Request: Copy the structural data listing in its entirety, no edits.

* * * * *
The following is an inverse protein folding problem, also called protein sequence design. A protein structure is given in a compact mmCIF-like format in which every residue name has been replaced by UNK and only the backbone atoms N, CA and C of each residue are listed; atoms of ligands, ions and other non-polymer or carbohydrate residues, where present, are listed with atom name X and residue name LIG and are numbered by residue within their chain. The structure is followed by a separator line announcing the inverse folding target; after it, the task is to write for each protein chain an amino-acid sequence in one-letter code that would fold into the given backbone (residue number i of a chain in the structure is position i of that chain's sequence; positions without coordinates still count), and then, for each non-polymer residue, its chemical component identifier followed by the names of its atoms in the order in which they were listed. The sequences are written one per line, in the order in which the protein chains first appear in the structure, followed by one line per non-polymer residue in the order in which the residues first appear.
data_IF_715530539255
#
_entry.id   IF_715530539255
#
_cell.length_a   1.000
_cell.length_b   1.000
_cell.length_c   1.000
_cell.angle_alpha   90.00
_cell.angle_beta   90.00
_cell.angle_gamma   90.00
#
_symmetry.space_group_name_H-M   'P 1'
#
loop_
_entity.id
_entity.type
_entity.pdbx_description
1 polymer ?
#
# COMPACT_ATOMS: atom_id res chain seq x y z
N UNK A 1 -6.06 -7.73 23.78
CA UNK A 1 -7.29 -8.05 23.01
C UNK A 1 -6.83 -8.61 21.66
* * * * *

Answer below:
The following is an inverse protein folding problem, also called protein sequence design. A protein structure is given in a compact mmCIF-like format in which every residue name has been replaced by UNK and only the backbone atoms N, CA and C of each residue are listed; atoms of ligands, ions and other non-polymer or carbohydrate residues, where present, are listed with atom name X and residue name LIG and are numbered by residue within their chain. The structure is followed by a separator line announcing the inverse folding target; after it, the task is to write for each protein chain an amino-acid sequence in one-letter code that would fold into the given backbone (residue number i of a chain in the structure is position i of that chain's sequence; positions without coordinates still count), and then, for each non-polymer residue, its chemical component identifier followed by the names of its atoms in the order in which they were listed. The sequences are written one per line, in the order in which the protein chains first appear in the structure, followed by one line per non-polymer residue in the order in which the residues first appear.
data_IF_715530539255
#
_entry.id   IF_715530539255
#
_cell.length_a   1.000
_cell.length_b   1.000
_cell.length_c   1.000
_cell.angle_alpha   90.00
_cell.angle_beta   90.00
_cell.angle_gamma   90.00
#
_symmetry.space_group_name_H-M   'P 1'
#
loop_
_entity.id
_entity.type
_entity.pdbx_description
1 polymer ?
#
# COMPACT_ATOMS: atom_id res chain seq x y z
N UNK A 1 -6.06 -7.73 23.78
CA UNK A 1 -7.29 -8.05 23.01
C UNK A 1 -6.83 -8.61 21.66